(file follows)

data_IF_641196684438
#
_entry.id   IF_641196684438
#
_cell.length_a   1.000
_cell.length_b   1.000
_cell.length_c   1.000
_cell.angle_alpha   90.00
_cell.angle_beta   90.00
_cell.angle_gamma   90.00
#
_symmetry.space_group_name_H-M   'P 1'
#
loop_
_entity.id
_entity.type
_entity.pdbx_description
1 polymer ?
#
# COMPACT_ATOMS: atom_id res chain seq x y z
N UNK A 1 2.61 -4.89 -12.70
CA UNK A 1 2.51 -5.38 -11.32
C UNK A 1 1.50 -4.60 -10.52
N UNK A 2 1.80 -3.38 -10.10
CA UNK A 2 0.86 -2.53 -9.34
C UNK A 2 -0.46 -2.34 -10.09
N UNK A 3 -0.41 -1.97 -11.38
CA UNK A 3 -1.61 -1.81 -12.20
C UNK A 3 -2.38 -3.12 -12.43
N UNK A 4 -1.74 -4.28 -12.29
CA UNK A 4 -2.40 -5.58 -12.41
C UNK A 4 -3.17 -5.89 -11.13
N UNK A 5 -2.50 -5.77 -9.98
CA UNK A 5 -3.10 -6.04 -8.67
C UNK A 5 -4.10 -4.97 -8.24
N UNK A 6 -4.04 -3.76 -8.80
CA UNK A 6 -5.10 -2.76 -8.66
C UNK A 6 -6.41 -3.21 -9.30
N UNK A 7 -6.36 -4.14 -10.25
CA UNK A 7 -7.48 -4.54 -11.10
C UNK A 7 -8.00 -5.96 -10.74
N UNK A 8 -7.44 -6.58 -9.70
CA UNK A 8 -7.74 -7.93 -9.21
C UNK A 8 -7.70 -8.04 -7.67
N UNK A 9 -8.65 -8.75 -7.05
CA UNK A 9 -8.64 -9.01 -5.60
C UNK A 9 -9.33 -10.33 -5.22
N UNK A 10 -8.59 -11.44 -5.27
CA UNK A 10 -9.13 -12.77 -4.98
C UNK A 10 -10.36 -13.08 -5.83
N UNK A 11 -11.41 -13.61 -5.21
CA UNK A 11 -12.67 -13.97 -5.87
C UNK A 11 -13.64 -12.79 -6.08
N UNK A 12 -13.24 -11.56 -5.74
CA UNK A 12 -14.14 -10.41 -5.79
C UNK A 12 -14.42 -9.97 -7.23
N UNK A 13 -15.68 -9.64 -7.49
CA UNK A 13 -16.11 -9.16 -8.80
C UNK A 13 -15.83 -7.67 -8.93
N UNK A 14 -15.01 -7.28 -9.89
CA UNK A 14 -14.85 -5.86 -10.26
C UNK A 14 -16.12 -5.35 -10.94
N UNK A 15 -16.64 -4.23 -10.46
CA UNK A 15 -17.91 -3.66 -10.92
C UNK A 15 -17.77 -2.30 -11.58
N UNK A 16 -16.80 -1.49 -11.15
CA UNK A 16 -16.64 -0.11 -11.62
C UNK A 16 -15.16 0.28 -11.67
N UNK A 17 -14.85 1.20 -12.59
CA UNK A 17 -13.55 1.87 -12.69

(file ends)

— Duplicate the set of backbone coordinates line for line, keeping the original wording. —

data_IF_641196684438
#
_entry.id   IF_641196684438
#
_cell.length_a   1.000
_cell.length_b   1.000
_cell.length_c   1.000
_cell.angle_alpha   90.00
_cell.angle_beta   90.00
_cell.angle_gamma   90.00
#
_symmetry.space_group_name_H-M   'P 1'
#
loop_
_entity.id
_entity.type
_entity.pdbx_description
1 polymer ?
#
# COMPACT_ATOMS: atom_id res chain seq x y z
N UNK A 1 2.61 -4.89 -12.70
CA UNK A 1 2.51 -5.38 -11.32
C UNK A 1 1.50 -4.60 -10.52
N UNK A 2 1.80 -3.38 -10.10
CA UNK A 2 0.86 -2.53 -9.34
C UNK A 2 -0.46 -2.34 -10.09
N UNK A 3 -0.41 -1.97 -11.38
CA UNK A 3 -1.61 -1.81 -12.20
C UNK A 3 -2.38 -3.12 -12.43
N UNK A 4 -1.74 -4.28 -12.29
CA UNK A 4 -2.40 -5.58 -12.41
C UNK A 4 -3.17 -5.89 -11.13
N UNK A 5 -2.50 -5.77 -9.98
CA UNK A 5 -3.10 -6.04 -8.67
C UNK A 5 -4.10 -4.97 -8.24
N UNK A 6 -4.04 -3.76 -8.80
CA UNK A 6 -5.10 -2.76 -8.66
C UNK A 6 -6.41 -3.21 -9.30
N UNK A 7 -6.36 -4.14 -10.25
CA UNK A 7 -7.48 -4.54 -11.10
C UNK A 7 -8.00 -5.96 -10.74
N UNK A 8 -7.44 -6.58 -9.70
CA UNK A 8 -7.74 -7.93 -9.21
C UNK A 8 -7.70 -8.04 -7.67
N UNK A 9 -8.65 -8.75 -7.05
CA UNK A 9 -8.64 -9.01 -5.60
C UNK A 9 -9.33 -10.33 -5.22
N UNK A 10 -8.59 -11.44 -5.27
CA UNK A 10 -9.13 -12.77 -4.98
C UNK A 10 -10.36 -13.08 -5.83
N UNK A 11 -11.41 -13.61 -5.21
CA UNK A 11 -12.67 -13.97 -5.87
C UNK A 11 -13.64 -12.79 -6.08
N UNK A 12 -13.24 -11.56 -5.74
CA UNK A 12 -14.14 -10.41 -5.79
C UNK A 12 -14.42 -9.97 -7.23
N UNK A 13 -15.68 -9.64 -7.49
CA UNK A 13 -16.11 -9.16 -8.80
C UNK A 13 -15.83 -7.67 -8.93
N UNK A 14 -15.01 -7.28 -9.89
CA UNK A 14 -14.85 -5.86 -10.26
C UNK A 14 -16.12 -5.35 -10.94
N UNK A 15 -16.64 -4.23 -10.46
CA UNK A 15 -17.91 -3.66 -10.92
C UNK A 15 -17.77 -2.30 -11.58
N UNK A 16 -16.80 -1.49 -11.15
CA UNK A 16 -16.64 -0.11 -11.62
C UNK A 16 -15.16 0.28 -11.67
N UNK A 17 -14.85 1.20 -12.59
CA UNK A 17 -13.55 1.87 -12.69